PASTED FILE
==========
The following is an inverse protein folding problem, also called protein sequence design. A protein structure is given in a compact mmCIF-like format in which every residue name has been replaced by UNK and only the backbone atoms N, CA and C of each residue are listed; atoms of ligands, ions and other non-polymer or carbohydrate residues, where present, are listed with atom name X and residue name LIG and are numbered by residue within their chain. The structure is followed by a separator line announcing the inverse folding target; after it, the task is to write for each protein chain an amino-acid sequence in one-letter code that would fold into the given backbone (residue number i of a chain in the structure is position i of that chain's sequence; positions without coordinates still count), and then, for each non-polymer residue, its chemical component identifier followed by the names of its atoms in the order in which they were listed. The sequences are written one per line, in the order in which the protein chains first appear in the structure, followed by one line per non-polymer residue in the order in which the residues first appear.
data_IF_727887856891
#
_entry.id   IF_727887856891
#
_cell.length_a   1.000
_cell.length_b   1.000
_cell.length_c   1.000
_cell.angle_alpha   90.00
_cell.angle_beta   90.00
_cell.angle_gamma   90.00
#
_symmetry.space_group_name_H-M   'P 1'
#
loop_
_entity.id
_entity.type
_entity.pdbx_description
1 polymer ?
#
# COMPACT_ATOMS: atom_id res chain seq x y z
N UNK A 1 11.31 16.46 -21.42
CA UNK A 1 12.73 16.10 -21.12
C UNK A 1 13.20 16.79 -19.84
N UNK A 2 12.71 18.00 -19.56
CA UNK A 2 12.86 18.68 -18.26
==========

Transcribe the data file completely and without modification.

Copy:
The following is an inverse protein folding problem, also called protein sequence design. A protein structure is given in a compact mmCIF-like format in which every residue name has been replaced by UNK and only the backbone atoms N, CA and C of each residue are listed; atoms of ligands, ions and other non-polymer or carbohydrate residues, where present, are listed with atom name X and residue name LIG and are numbered by residue within their chain. The structure is followed by a separator line announcing the inverse folding target; after it, the task is to write for each protein chain an amino-acid sequence in one-letter code that would fold into the given backbone (residue number i of a chain in the structure is position i of that chain's sequence; positions without coordinates still count), and then, for each non-polymer residue, its chemical component identifier followed by the names of its atoms in the order in which they were listed. The sequences are written one per line, in the order in which the protein chains first appear in the structure, followed by one line per non-polymer residue in the order in which the residues first appear.
data_IF_727887856891
#
_entry.id   IF_727887856891
#
_cell.length_a   1.000
_cell.length_b   1.000
_cell.length_c   1.000
_cell.angle_alpha   90.00
_cell.angle_beta   90.00
_cell.angle_gamma   90.00
#
_symmetry.space_group_name_H-M   'P 1'
#
loop_
_entity.id
_entity.type
_entity.pdbx_description
1 polymer ?
#
# COMPACT_ATOMS: atom_id res chain seq x y z
N UNK A 1 11.31 16.46 -21.42
CA UNK A 1 12.73 16.10 -21.12
C UNK A 1 13.20 16.79 -19.84
N UNK A 2 12.71 18.00 -19.56
CA UNK A 2 12.86 18.68 -18.26